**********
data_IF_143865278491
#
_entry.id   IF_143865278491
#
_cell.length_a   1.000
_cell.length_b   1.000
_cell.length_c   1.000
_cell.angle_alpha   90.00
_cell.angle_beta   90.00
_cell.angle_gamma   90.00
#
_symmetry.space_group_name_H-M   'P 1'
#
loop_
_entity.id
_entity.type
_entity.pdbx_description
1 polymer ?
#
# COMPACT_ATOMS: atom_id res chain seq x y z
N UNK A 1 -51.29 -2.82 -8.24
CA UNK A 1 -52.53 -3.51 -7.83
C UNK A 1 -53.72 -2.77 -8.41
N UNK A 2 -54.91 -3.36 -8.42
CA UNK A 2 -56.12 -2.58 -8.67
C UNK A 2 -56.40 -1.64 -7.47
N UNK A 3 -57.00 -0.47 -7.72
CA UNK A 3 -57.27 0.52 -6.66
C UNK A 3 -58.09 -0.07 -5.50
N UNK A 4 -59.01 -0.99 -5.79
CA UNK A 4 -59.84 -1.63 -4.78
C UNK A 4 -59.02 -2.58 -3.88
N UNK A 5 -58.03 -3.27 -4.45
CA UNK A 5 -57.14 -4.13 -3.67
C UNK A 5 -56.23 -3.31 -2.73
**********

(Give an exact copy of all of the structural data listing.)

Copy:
data_IF_143865278491
#
_entry.id   IF_143865278491
#
_cell.length_a   1.000
_cell.length_b   1.000
_cell.length_c   1.000
_cell.angle_alpha   90.00
_cell.angle_beta   90.00
_cell.angle_gamma   90.00
#
_symmetry.space_group_name_H-M   'P 1'
#
loop_
_entity.id
_entity.type
_entity.pdbx_description
1 polymer ?
#
# COMPACT_ATOMS: atom_id res chain seq x y z
N UNK A 1 -51.29 -2.82 -8.24
CA UNK A 1 -52.53 -3.51 -7.83
C UNK A 1 -53.72 -2.77 -8.41
N UNK A 2 -54.91 -3.36 -8.42
CA UNK A 2 -56.12 -2.58 -8.67
C UNK A 2 -56.40 -1.64 -7.47
N UNK A 3 -57.00 -0.47 -7.72
CA UNK A 3 -57.27 0.52 -6.66
C UNK A 3 -58.09 -0.07 -5.50
N UNK A 4 -59.01 -0.99 -5.79
CA UNK A 4 -59.84 -1.63 -4.78
C UNK A 4 -59.02 -2.58 -3.88
N UNK A 5 -58.03 -3.27 -4.45
CA UNK A 5 -57.14 -4.13 -3.67
C UNK A 5 -56.23 -3.31 -2.73